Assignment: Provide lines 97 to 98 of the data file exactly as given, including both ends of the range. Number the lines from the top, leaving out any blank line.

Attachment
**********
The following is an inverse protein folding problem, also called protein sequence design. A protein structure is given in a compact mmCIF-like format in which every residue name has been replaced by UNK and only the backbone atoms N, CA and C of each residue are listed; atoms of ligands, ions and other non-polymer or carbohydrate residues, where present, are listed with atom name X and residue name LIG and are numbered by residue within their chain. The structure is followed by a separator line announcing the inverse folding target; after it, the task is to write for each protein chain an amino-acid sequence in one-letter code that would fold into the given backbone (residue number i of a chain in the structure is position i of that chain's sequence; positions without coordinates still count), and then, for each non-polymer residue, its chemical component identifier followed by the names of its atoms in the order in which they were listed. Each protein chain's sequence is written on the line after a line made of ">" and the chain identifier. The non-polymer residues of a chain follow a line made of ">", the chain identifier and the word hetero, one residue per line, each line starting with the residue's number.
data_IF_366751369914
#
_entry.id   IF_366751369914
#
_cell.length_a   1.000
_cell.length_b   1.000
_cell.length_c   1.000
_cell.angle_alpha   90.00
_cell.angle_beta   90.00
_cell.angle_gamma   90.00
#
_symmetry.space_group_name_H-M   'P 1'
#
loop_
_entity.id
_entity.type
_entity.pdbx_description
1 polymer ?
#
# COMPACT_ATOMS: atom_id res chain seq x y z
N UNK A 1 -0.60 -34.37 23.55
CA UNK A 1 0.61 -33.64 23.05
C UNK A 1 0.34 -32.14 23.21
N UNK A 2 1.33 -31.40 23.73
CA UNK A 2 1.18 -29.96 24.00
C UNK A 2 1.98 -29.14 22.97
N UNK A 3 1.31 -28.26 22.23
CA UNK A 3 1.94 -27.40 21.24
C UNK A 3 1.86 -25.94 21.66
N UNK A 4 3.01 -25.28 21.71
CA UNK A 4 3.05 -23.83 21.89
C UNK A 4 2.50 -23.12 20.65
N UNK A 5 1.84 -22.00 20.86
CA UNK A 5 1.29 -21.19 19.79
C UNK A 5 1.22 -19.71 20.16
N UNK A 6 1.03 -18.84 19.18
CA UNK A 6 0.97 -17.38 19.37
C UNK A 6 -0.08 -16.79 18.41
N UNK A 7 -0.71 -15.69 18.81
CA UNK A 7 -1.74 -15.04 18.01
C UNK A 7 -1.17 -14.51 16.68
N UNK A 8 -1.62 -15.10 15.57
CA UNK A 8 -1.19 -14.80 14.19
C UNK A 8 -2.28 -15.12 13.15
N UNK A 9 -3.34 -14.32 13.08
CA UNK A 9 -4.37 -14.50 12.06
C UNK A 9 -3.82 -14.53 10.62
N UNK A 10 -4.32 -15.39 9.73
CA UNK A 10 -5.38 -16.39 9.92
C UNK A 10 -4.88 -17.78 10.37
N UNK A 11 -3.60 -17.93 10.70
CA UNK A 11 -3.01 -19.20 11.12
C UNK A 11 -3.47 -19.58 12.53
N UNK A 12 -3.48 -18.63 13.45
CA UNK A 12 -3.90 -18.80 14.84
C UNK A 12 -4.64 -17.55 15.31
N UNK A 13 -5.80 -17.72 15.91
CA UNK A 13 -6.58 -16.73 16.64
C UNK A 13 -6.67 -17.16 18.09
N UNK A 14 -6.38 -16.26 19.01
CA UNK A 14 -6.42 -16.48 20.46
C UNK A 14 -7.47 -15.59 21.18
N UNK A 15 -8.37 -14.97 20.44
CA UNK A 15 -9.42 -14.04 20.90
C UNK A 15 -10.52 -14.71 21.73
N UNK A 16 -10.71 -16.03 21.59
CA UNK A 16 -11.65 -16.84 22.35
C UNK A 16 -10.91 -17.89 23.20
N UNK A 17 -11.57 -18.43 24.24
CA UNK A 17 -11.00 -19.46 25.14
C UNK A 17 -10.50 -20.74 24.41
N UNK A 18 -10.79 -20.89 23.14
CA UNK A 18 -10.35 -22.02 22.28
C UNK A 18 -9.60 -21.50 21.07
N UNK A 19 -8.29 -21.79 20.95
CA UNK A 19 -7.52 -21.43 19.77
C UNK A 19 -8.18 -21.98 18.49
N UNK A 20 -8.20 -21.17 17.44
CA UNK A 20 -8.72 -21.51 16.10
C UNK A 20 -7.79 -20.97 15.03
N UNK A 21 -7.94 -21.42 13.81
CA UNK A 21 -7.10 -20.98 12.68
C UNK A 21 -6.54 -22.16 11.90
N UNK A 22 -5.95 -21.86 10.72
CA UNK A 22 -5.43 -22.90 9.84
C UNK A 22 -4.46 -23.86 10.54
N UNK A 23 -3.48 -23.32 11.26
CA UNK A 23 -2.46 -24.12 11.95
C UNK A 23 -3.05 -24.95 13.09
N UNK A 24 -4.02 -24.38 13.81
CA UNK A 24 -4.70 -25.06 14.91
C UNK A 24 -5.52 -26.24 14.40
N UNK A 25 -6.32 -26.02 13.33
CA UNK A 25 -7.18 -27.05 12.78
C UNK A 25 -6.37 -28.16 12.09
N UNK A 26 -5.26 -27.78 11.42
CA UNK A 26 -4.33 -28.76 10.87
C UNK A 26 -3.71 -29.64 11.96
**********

N UNK A 26 -5.26 -27.78 11.42
CA UNK A 26 -4.33 -28.76 10.87